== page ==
8. “Believe the good news” (v. 15) should be literally translated “Believe in the good news.” The addition of the word for “in” in the original broadens the meaning. “In” means “in the sphere of”; we “believe in the sphere of the good news.” That is, we believe in the Gospel (object) because we are under the influence of the Gospel (source). The Gospel is not only the goal of our faith but also the cause of our faith. That is good news indeed! The well-known snowball effect of alcohol might serve as an illustration. The more one is under the influence of alcohol, the more he craves alcohol—and the worse the consequences in his life. Let this negative aspect of alcohol remind us of the positive aspect of the Gospel: it too has a snowball effect. The more one is under the influence of the Gospel, the more he craves the Gospel—and the more blessed the consequences of that Gospel in his life. “Whoever has will be given more” (Lk 8:18).
9. Our Lord adapts his gracious invitation to Simon and Andrew to the situation in which he finds them. “Come, follow me, and I will make you fishers of men” (v. 17; emphasis mine) is addressed to the two men as they are engaged in fishing. Be it reverently said, our Lord exploits the situation; he uses a metaphor, “fishers of men,” instead of the more general terms “missionaries” or “evangelists.” (See John chapters 4 and 6 for similar examples.) In his preaching Jesus was “all things to all men so that by all possible means [he] might save some” (1 Cor 9:23—a precedent for us in our evangelism efforts).
10. Note carefully the wording of Jesus’ promise, “I will make you fishers of men” (v. 17; emphasis mine)—not “You will become fishers of men.” The accent is on Jesus’ activity, not ours. Whatever good we do, he does in us. We are “fishers of men” only through his strength. Further, the verb “make” seems to imply training. We are not “zapped” into missionaries, but we are schooled to be missionaries.
11. “Nets” in verse 18 is an instance of synecdoche, the part standing for the whole. In other words, what Simon and Andrew left behind was more than a specific piece of fishing equipment—they left behind their job, their vocation, to become “fishers of men.” Moreover, the Greek verb avcpévxsç is an aorist participle, connoting final, completed action; they left their “nets” permanently, for keeps. Nothing casual or ordinary about their action—it was radical!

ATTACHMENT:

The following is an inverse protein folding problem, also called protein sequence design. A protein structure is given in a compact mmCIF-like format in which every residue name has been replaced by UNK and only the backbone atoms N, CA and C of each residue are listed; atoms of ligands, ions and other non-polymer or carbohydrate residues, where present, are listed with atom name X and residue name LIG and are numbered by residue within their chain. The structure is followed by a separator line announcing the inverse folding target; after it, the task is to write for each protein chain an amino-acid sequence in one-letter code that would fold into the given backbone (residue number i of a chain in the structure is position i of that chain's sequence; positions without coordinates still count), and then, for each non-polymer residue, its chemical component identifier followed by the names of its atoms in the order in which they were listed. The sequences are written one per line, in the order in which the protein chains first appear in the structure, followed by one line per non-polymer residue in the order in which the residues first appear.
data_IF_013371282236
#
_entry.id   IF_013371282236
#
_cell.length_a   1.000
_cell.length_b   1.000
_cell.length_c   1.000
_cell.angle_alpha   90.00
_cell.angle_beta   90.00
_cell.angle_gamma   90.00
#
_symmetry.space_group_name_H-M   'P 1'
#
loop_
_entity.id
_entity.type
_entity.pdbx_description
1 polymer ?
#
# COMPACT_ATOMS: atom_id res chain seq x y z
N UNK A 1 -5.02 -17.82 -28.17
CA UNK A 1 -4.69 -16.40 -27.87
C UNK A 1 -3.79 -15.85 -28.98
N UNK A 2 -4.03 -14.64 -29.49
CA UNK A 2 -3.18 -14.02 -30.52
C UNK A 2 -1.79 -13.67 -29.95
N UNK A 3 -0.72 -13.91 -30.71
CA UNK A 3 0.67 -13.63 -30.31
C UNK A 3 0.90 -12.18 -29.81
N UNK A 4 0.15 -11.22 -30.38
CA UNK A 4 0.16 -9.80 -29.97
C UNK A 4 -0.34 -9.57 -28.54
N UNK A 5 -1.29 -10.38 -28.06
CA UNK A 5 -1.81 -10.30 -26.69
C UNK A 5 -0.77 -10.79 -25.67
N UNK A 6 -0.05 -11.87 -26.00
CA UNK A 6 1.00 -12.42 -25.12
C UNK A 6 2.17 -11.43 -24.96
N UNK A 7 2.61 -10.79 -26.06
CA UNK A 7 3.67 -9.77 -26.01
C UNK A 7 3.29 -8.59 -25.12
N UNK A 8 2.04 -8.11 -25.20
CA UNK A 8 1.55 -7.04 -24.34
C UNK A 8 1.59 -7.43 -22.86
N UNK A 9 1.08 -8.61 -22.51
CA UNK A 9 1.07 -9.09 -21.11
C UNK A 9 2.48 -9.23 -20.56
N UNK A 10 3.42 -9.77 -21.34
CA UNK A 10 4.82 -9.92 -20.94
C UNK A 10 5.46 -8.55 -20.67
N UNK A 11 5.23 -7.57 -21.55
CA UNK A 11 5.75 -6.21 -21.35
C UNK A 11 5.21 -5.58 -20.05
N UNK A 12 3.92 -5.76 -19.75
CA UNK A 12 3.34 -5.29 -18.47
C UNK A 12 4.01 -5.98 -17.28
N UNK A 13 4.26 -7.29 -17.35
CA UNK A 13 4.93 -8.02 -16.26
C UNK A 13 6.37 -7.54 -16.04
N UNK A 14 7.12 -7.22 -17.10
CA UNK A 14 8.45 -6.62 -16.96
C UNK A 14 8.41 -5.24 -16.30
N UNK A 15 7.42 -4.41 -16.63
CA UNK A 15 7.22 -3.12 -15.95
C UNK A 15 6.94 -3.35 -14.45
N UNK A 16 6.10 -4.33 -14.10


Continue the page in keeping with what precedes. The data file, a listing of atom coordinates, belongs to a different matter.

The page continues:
12. Note the parallel between the “at once” of verse 18 (describing the fishermen’s action) and the “without delay” of verse 20 (describing Jesus’ action). Urgency characterizes both Jesus’ invitation and the human response to it. Like Master, like disciple.
Introduction: There is no doubt about it: the cause of missions is an urgent one. God takes “no pleasure in the death of the wicked,” but will have “all men to be saved.” “The night is coming when no one can work.” “The time has come. The kingdom of God is near.” What is needed for this urgent cause of missions is a corresponding sense of urgency in behalf of the cause—an urgency like that displayed by Jesus and the disciples in our text.
Urgency in Behalf of the Urgent Cause of Missions
I. As displayed by our Lord:
A. Despite adverse circumstances (w. 13 & 14; sermon note 5), our Lord continued to proclaim the good news of God.
B. His description of the kingdom of God abounded in urgent language (v. 15; sermon notes 1, 3, 12).
C. When he encountered the sons of Zebedee, he called them “without delay” (v. 20; sermon note 12).
D. A sense of urgency impelled our Lord toward the climactic acts of his saving ministry (Mt 16:21; Lk 13:31-33, 22:42; Heb 10:7).
II. As displayed by the disciples:
A. Called to share in the Lord’s mission activity, Simon and Andrew left “at once” (v. 18; sermon notes 2, 3).
B. Called to share in the Lord’s mission activity, Simon, Andrew, James, and John made a complete break from their former activity (w. 18 & 20; sermons notes 11, 12).
III. As displayed by us(?):
A. Because of our sinful lethargy and our confused priorities, it is predictable that we will not respond with urgency to the urgent cause of missions (the malady).
B. The urgency our Lord requires of us, he himself supplies (the solution).
1. The same Gospel that is the object of our sense of urgency is also the source of our sense of urgency (v. 15; sermon notes 3, 8).
2. Hence it is the Lord himself who makes us “fishers of men” (v. 17; sermon note 10).
Conclusion: Given the goodness of our Lord who, through the Gospel, enables the sense of urgency for missions that he requires, we can replace the question mark in the parentheses behind the third point in the outline (above) with a period, even an exclamation mark. Empowered by Jesus, we can respond to his urgent call to mission work immediately, wholeheartedly, and completely.